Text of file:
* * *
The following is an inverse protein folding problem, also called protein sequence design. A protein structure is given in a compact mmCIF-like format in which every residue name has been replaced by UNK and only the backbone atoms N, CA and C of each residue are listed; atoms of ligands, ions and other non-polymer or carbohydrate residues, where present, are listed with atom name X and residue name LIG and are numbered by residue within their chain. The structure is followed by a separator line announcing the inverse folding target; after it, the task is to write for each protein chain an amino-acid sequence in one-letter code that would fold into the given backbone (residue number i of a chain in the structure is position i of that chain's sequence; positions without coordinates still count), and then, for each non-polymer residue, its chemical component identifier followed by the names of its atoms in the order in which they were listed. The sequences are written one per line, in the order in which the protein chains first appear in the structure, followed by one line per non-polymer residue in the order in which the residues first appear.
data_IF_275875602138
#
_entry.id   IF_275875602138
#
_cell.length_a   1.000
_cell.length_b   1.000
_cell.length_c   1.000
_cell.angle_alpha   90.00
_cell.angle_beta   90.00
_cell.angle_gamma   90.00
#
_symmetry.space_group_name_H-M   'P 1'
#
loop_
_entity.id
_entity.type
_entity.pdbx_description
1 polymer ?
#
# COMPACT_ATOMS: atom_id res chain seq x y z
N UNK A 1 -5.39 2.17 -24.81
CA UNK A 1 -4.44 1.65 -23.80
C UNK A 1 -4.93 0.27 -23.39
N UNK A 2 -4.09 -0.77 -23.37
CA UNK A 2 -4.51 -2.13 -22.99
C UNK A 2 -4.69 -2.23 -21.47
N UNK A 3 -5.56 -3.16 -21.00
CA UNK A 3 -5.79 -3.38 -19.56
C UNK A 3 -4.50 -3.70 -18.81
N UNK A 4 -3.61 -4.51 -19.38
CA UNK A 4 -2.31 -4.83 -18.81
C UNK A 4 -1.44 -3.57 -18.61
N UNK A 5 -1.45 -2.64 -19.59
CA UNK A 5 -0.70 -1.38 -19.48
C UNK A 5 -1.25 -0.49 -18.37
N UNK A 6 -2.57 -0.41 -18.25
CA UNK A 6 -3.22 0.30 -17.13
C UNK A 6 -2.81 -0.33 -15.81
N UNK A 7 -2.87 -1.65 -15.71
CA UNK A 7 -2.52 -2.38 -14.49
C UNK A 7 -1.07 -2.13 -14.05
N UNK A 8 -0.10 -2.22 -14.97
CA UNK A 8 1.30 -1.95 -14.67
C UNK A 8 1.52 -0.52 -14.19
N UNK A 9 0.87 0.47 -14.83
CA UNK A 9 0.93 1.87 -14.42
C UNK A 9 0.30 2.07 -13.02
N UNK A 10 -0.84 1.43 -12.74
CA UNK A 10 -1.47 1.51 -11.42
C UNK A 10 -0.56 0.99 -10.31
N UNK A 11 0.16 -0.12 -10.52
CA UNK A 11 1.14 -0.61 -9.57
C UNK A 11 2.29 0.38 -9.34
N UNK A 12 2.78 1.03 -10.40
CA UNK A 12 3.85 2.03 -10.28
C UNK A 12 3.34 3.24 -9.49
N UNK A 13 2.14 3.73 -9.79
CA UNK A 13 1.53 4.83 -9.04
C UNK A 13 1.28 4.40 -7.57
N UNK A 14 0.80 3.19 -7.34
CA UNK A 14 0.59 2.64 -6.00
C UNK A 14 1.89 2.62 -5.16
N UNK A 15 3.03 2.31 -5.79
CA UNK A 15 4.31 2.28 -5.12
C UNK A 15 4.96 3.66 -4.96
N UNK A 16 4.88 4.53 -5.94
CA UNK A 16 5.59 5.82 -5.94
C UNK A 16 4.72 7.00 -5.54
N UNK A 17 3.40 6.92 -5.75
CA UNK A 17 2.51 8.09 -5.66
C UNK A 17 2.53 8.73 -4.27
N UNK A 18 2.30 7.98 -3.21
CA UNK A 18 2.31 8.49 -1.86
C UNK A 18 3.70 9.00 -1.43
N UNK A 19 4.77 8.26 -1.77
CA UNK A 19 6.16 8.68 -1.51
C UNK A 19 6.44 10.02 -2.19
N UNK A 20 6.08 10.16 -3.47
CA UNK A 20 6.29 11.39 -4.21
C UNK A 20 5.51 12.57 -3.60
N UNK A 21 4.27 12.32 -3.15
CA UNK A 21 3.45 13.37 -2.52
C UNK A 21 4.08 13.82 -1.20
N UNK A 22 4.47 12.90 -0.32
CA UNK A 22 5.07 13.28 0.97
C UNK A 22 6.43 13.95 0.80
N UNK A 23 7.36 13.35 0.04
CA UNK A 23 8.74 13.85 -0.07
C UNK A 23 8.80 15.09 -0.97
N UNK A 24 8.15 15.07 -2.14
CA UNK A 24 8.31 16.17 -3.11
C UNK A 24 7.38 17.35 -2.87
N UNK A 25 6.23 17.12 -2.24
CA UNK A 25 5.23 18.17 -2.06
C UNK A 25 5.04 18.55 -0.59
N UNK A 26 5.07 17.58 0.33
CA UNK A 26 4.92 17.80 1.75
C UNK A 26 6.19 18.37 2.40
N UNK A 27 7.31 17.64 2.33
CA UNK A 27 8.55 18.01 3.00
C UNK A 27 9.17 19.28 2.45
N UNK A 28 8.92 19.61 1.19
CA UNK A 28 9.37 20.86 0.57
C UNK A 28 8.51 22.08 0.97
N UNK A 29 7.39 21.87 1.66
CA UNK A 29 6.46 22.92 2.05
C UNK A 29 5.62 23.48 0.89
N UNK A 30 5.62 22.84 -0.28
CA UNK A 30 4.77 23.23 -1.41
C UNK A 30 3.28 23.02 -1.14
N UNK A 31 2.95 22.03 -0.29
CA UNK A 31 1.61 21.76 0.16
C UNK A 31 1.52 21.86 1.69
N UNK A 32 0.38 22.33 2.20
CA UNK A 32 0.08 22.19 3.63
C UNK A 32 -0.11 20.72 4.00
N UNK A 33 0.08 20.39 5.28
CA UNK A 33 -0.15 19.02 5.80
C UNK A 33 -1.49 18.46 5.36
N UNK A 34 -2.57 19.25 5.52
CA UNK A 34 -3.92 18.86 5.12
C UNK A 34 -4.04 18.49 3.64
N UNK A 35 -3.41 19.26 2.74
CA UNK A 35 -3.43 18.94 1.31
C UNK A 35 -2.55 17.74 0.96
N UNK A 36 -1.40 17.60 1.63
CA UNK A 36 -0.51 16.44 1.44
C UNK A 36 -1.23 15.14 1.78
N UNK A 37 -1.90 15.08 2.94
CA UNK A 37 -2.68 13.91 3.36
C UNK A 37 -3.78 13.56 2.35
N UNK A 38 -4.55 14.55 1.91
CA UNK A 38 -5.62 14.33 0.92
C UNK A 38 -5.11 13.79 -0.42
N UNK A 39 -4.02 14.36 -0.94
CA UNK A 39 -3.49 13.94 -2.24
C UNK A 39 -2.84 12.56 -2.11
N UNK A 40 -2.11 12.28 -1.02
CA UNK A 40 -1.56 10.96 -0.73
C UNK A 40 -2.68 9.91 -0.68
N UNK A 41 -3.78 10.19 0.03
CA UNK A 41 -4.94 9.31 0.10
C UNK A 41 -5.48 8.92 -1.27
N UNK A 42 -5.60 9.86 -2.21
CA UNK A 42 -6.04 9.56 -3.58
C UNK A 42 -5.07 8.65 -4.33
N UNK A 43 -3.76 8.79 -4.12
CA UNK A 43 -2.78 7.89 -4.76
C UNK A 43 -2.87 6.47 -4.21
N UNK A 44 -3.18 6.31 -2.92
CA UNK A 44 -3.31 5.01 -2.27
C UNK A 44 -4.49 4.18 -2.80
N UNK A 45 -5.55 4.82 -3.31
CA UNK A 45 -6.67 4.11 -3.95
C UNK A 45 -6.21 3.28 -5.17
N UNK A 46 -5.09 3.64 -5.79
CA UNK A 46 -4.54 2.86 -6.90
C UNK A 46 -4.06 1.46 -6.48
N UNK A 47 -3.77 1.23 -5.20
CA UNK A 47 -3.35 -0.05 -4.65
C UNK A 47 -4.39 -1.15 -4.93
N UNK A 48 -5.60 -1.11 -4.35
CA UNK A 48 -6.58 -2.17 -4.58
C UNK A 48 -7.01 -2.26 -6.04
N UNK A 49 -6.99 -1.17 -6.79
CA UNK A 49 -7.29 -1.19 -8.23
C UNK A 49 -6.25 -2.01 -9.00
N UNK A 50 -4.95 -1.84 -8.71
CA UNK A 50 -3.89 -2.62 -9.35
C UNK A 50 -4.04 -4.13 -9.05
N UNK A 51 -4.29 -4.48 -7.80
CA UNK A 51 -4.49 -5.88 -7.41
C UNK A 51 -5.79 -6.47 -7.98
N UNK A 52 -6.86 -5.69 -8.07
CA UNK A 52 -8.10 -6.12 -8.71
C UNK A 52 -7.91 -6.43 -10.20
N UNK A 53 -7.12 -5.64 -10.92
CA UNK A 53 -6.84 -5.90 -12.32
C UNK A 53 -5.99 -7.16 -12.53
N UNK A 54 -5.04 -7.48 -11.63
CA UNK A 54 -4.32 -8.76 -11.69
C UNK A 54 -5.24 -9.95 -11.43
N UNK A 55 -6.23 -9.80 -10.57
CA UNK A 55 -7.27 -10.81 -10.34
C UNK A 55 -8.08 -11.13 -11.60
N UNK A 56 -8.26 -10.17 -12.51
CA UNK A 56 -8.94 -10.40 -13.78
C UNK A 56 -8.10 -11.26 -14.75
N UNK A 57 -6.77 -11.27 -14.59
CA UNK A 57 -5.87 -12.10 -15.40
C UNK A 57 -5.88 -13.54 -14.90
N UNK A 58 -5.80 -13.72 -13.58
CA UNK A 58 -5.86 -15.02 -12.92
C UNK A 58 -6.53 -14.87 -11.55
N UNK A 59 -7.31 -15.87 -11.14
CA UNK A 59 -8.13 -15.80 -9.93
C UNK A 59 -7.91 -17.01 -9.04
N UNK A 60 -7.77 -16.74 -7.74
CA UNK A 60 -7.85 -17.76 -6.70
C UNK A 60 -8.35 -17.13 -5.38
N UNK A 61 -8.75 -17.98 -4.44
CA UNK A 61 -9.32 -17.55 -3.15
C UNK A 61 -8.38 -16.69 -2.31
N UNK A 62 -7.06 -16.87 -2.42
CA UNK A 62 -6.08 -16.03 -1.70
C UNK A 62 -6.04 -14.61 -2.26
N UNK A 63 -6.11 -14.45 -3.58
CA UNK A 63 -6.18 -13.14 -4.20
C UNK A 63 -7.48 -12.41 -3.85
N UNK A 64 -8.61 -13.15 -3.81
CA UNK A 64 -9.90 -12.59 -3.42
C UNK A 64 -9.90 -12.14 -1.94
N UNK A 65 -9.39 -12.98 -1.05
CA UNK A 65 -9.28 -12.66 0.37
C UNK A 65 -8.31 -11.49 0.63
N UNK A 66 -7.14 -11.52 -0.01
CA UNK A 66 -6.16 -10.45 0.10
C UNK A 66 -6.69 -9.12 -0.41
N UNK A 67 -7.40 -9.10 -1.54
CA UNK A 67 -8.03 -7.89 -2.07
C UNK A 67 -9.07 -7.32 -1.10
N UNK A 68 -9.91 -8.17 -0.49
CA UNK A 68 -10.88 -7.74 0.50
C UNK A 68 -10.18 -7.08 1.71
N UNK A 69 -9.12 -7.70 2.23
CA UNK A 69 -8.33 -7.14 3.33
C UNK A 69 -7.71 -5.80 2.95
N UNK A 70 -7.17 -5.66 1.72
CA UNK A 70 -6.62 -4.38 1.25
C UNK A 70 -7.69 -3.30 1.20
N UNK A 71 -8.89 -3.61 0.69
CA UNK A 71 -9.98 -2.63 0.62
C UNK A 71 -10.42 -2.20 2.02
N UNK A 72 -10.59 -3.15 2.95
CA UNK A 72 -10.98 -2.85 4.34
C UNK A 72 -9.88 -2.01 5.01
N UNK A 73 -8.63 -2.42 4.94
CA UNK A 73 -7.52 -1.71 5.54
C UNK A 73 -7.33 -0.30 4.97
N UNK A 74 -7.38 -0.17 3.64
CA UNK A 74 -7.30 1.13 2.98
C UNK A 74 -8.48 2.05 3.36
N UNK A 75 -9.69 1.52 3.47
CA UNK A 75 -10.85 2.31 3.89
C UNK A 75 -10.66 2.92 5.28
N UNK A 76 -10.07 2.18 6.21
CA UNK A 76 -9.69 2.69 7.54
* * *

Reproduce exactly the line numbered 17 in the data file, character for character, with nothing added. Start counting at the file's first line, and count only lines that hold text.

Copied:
_entity.type